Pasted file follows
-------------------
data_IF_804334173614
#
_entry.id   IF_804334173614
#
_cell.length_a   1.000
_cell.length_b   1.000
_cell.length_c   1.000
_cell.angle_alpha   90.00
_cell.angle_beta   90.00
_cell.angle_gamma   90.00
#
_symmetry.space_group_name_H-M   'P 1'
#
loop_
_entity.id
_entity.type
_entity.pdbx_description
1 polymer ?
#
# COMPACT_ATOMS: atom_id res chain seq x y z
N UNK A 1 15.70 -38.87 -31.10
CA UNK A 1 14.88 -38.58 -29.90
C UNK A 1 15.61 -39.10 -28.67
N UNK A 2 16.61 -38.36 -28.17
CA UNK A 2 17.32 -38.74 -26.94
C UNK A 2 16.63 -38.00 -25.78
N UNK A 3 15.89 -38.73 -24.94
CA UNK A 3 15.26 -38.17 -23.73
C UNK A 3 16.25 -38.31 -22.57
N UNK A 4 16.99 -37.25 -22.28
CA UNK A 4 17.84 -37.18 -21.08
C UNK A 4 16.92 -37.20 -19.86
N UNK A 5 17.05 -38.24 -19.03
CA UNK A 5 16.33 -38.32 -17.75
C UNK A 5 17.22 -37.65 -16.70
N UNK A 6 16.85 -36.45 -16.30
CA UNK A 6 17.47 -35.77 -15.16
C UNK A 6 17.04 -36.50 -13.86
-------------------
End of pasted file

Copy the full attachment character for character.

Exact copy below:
data_IF_804334173614
#
_entry.id   IF_804334173614
#
_cell.length_a   1.000
_cell.length_b   1.000
_cell.length_c   1.000
_cell.angle_alpha   90.00
_cell.angle_beta   90.00
_cell.angle_gamma   90.00
#
_symmetry.space_group_name_H-M   'P 1'
#
loop_
_entity.id
_entity.type
_entity.pdbx_description
1 polymer ?
#
# COMPACT_ATOMS: atom_id res chain seq x y z
N UNK A 1 15.70 -38.87 -31.10
CA UNK A 1 14.88 -38.58 -29.90
C UNK A 1 15.61 -39.10 -28.67
N UNK A 2 16.61 -38.36 -28.17
CA UNK A 2 17.32 -38.74 -26.94
C UNK A 2 16.63 -38.00 -25.78
N UNK A 3 15.89 -38.73 -24.94
CA UNK A 3 15.26 -38.17 -23.73
C UNK A 3 16.25 -38.31 -22.57
N UNK A 4 16.99 -37.25 -22.28
CA UNK A 4 17.84 -37.18 -21.08
C UNK A 4 16.92 -37.20 -19.86
N UNK A 5 17.05 -38.24 -19.03
CA UNK A 5 16.33 -38.32 -17.75
C UNK A 5 17.22 -37.65 -16.70
N UNK A 6 16.85 -36.45 -16.30
CA UNK A 6 17.47 -35.77 -15.16
C UNK A 6 17.04 -36.50 -13.86